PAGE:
A few things motorists should know about tyres

There was a time when punctures were a common occurrence.  Roads were in a worse condition than they are now and there were many carts carrying small sharp objects such as nails, tacks, glass splinters and fragments of metal that could drop onto the tarmac.  Today there are so many wheels traversing the highways and tyre quality has improved so much that the odds on your tyre coming into contact with a sharp object that can cause harm is remote.  But punctures do happen and as it is now a rare occurrence it can catch any traveller unprepared.

The other day I felt my front driver’s side wheel scrape the curb and stepping out of the car to examine it thought the tyre looked flat.  I still had some miles to drive that day so as a precaution I strove to change the wheel but try as I might with the onboard wheel brace I could not shift the wheel nuts.  In the end I ruined the edges of the wheel locking nut which according to the RAC rescue service man I was forced to phone for help rendered it unusable.  He also told me that whoever it was changed the wheel when I last renewed the tyre had over tightened the wheel nuts so that I had no chance of moving them with my wheel brace. The only option was to inflate the tyre and hope it remained inflated until I got home.  This I duly did and to my astonishment the tyre remained inflated for several weeks afterwards.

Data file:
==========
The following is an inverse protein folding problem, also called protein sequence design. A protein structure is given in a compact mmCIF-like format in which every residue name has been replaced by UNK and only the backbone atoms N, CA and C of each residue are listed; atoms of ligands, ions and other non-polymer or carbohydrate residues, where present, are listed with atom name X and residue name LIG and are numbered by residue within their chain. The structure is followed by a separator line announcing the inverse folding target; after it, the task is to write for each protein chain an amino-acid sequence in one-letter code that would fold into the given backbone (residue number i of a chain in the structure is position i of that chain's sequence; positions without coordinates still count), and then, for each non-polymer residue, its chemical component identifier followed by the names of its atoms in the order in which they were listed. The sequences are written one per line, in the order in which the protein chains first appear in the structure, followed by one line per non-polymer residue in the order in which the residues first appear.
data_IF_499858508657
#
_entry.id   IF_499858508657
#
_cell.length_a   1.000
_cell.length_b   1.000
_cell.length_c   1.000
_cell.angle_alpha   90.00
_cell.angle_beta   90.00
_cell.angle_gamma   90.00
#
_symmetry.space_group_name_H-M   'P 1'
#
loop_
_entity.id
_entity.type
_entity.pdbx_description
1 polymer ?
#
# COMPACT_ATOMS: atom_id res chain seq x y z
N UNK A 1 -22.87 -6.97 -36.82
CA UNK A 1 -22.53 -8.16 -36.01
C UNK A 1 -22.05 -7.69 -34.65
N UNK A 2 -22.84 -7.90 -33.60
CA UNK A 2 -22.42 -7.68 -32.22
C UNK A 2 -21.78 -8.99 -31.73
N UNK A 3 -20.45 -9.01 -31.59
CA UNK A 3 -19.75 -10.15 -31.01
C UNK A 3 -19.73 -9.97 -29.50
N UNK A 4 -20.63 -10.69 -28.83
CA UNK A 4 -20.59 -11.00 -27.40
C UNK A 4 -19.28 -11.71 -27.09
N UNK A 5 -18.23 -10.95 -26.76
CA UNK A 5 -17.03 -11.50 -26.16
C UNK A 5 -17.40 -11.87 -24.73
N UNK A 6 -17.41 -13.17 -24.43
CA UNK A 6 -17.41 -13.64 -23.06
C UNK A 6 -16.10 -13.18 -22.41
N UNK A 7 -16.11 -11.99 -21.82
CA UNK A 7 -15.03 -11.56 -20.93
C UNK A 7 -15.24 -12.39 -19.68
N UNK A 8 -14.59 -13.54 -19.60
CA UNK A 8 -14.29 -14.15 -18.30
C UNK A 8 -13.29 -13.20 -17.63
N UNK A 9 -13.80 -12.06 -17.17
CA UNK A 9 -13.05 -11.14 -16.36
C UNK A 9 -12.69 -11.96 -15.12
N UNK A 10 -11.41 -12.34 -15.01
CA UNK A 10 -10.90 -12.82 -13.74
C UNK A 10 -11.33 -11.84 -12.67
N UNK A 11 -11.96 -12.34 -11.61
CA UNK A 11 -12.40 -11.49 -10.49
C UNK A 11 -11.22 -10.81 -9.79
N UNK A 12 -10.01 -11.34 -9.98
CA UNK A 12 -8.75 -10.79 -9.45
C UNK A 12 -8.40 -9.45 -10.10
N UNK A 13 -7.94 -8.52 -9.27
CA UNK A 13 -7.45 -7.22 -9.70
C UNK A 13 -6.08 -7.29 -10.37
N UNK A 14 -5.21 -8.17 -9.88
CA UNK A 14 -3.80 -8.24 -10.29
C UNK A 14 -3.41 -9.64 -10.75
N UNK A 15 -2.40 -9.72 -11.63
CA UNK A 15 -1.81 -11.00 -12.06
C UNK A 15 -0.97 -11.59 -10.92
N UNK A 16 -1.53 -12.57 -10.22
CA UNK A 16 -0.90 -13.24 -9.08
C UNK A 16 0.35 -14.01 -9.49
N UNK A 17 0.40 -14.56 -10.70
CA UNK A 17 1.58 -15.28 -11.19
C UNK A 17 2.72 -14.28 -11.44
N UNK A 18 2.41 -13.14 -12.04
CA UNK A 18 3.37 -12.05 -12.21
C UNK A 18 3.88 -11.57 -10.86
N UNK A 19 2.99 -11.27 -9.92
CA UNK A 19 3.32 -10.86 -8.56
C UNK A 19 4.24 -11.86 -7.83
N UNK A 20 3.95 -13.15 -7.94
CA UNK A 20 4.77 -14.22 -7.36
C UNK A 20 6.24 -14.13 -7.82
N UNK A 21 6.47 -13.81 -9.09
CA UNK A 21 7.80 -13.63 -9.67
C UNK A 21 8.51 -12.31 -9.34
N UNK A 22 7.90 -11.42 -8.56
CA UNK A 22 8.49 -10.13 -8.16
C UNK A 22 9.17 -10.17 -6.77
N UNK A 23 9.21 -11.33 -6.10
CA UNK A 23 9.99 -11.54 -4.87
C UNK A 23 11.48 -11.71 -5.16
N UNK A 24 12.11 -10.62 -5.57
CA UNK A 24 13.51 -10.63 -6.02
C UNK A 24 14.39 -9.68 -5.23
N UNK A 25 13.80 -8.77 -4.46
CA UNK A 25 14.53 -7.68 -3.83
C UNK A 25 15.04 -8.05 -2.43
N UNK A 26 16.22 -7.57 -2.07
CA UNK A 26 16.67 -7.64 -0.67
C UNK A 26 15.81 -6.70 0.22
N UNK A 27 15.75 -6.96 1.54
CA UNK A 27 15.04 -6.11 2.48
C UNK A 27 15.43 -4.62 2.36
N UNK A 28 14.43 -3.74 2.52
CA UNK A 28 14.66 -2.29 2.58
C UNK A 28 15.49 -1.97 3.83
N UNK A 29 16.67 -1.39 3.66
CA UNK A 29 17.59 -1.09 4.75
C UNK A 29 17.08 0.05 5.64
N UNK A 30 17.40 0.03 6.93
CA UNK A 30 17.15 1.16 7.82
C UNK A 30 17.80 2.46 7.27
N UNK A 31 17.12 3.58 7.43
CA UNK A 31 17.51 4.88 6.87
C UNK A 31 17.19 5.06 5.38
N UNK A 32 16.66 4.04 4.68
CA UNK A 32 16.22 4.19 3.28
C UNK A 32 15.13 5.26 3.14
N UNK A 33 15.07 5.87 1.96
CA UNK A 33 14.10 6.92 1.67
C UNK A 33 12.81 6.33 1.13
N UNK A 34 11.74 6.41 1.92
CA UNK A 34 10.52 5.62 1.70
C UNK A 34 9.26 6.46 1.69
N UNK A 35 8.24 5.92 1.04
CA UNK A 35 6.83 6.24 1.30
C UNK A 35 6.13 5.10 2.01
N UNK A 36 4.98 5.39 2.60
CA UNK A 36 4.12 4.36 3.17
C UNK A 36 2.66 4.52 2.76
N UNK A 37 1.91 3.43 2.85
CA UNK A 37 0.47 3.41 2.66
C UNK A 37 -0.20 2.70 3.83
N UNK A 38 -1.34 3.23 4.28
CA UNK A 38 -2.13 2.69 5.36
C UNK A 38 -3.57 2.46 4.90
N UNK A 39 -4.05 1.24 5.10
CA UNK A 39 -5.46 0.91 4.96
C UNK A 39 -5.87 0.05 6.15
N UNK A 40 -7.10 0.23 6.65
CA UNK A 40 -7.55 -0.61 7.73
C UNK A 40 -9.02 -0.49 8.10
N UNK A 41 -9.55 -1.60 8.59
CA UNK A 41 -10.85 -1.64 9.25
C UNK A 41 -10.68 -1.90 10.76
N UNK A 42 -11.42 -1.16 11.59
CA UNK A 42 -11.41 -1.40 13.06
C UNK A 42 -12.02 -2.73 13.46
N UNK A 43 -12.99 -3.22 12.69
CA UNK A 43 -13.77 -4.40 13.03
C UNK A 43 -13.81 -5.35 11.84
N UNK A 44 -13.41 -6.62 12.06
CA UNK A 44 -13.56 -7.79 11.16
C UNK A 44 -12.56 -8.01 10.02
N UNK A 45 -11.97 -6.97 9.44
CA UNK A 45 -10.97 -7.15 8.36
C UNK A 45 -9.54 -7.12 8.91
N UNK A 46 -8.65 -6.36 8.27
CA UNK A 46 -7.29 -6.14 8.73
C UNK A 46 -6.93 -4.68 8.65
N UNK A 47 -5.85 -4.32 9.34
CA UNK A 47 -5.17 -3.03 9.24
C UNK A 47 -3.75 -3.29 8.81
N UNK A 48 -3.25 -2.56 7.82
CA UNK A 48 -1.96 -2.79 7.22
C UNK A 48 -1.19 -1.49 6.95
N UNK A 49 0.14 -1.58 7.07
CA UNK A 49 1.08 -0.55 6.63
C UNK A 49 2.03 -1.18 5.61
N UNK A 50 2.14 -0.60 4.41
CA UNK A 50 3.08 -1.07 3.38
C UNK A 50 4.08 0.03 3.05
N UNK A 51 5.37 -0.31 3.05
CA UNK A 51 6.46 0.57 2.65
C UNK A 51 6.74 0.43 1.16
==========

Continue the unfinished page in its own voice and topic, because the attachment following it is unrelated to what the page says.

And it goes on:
These days it is quicker and easier for garages to use airguns to remove and replace wheels when renewing tyres.  As a result a badly trained mechanic can pay little attention to the torque that should be applied and over tighten the wheel nuts.  I now know that if I cannot loosen the nuts myself I must call an expert.  I have since replaced the locking nut with one I obtained from my car dealer.  I have also bought a can of tyre sealant foam to carry in the car as an emergency measure to get me home.  In my motorcycling days I carried such a canister in a side pannier as it was too complicated to carry out roadside puncture repairs and of course there was no spare wheel.  It is heartening to remember that precautions I took while touring the roads of the UK and abroad on two wheels around forty years ago still stand me in good stead now I journey on four.

Bike Travelling Man: a life with two motorcycles can be found at
https://www.amazon.com/dp/B00W1S92K8

Keith Jahans

 

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